As a millennial, that label more fitting for a new Windows operating system than an entire generation (so called for being born within a decade of 2000), I've been led to believe I am part of a directionless group of self-centered children who don't enter adulthood until they turn 30.
Go back to 2010, when a New York Times Magazine article promoted a new term for twenty-something's who stay adolescent past their due: emerging adulthood. Leave it to a Grey Lady to find the youngsters lost in their ways again.
Yes, there are statistics to back some of this up. More of us are moving back home after college than ever before, in part because of a weak economy. According to a Pew Research Poll, us millennials are less likely to have strong political or religious affiliations and less likely to tie our selves down with marriage. We're also twice as likely to have posted a selfie than the generation before us. Surprise.
Are we all really Peter Pan's stuck solidly in Never Never Land until we turn 30?
And it's not just the grandma's and grandpa's calling us lost. More than anyone, we think of ourselves as adrift -- our decision making process not unlike a GPS constantly calling out "rerouting" as soon as we feel we've found our way. Just watch an episode of GIRLS, where twenty-something's struggle to find love, friendship, meaning and employment in modern day NYC. It's the defining show of the millennial generation, each character as uncertain about their future as the next.
The show's protagonist Hannah is our iconic lost wonderer. She runs haphazardly between short-lived jobs and unstable friendships and falls out of love a quickly as she falls into it. Naturally, she suffers from ADHD -- the millennial pandemic -- and makes regular visits to her psychiatrist.
The irony, of course, is that GIRLS was created and produced by the show's protagonist Hannah Horvath, a.k.a 28 year old Lena Dunham. Whatever you think of her attitude and obnoxious neon-yellow dresses, she's a driven and successful entrepreneur far from the directionless character she plays onscreen -- the driving force behind one of the greatest TV success stories in recent memory.
And perhaps the mistake we've made in assessing our generation has to do with our focus on the Hannah's instead of the Lena's. Countless Lena's out there are proving that a little imagination and motivation can go a long way, and that more of us are capable of shooting for the moon -- and getting there -- than we (and our social commentators) might think.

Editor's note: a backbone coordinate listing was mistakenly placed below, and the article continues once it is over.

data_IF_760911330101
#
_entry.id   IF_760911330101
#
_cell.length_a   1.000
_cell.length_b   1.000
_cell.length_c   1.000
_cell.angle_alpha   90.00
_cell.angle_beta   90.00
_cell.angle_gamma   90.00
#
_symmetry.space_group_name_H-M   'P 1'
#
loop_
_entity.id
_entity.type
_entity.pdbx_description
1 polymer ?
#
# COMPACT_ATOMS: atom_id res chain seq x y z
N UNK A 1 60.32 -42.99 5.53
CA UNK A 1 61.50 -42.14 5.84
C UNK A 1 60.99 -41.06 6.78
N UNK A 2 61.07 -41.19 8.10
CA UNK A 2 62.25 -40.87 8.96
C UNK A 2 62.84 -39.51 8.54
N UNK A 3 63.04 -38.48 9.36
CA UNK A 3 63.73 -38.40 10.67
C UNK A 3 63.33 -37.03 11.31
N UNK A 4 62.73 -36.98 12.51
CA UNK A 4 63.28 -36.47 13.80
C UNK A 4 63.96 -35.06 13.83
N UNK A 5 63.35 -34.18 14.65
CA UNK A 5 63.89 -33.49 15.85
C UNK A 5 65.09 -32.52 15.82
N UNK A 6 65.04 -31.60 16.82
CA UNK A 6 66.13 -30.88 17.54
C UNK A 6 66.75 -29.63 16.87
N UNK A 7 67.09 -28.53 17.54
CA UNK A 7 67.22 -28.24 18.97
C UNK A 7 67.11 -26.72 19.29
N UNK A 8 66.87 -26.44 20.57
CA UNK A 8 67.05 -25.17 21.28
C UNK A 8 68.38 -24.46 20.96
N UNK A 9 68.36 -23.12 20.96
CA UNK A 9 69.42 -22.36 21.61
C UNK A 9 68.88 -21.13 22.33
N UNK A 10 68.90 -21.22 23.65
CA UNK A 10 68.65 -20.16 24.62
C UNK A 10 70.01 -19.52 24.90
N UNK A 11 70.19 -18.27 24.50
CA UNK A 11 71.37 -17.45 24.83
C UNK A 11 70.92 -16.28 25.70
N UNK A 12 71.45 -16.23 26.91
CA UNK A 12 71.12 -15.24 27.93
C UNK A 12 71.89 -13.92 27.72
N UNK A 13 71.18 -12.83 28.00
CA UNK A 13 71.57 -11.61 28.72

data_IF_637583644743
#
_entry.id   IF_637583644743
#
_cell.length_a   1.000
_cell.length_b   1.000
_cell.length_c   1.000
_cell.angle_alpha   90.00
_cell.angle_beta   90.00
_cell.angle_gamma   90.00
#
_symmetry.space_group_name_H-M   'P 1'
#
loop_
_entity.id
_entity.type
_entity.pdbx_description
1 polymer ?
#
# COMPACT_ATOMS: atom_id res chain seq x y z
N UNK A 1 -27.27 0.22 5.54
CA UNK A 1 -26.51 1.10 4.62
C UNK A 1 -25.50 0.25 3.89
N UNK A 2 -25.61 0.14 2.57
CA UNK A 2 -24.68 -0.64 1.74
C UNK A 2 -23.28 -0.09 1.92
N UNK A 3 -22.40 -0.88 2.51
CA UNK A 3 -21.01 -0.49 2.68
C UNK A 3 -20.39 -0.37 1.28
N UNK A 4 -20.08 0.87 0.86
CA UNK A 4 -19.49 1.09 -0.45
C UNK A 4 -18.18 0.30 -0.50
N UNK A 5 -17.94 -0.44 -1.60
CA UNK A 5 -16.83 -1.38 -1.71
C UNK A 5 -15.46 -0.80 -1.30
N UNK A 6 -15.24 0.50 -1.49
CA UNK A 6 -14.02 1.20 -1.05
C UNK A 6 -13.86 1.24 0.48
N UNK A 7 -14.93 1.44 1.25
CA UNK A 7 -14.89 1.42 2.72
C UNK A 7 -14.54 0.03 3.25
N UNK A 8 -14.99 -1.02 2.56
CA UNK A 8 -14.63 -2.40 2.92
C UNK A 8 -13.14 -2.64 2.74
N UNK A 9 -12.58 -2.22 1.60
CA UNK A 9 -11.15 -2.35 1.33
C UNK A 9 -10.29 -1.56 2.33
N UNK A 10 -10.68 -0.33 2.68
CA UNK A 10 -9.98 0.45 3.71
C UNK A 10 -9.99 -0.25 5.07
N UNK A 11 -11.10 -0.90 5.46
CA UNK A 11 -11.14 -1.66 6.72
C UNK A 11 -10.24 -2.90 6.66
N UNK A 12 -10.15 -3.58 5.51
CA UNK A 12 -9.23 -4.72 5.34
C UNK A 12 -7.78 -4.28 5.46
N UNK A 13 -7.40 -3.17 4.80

Much of this is because the barriers to entry to certain types of success are as low as they have ever been. Today, little more than a laptop, a cell phone and, mostly importantly, a strong imagination equip disparate twenty-somethings with the same basic tools as Fortune 500 executives, museum curators, news anchors, opinion columnists and non-profit directors. Today, a smartphone serves as a production studio. Countless blogs started in bedrooms and basements have served as the launching pad for book deals, TV shows and innovative ideas making the world a better and more interesting place.
The difference in who gets ahead -- the special sauce of the laptop and cellphone equipped -- can be explained by a commitment to quality and ingenuity. American business was always built upon these ideals, but today's young thinkers are delivering upon those ideals in new ways. And they're proving that drawing their own map forward is more in their own hands than ever before. Crowd funding sites like Kickstarter and Indiegogo allow those same bedroom and basement bloggers to transform their ideas into funded, profitable startups, businesses, publications, cafes, production houses and social ventures.
The fact of the matter is, there is more entrepreneurial opportunity for the under 30 set that ever before. If you are lost, if you feel overwhelmed by uncertainty, embrace the uncertainty. Uncertainty is another word for opportunity. Open your laptop -- or an old-fashioned pen and paper will do just fine -- and draw your own map. There are a thousand reasons you'll find your way before you're 30.
Will Levitt is a Brooklyn-based writer with a focus on food, innovation and entrepreneurship. He is the Director of Business Development for Taste Talks Food Festival and founder of Under the Egg.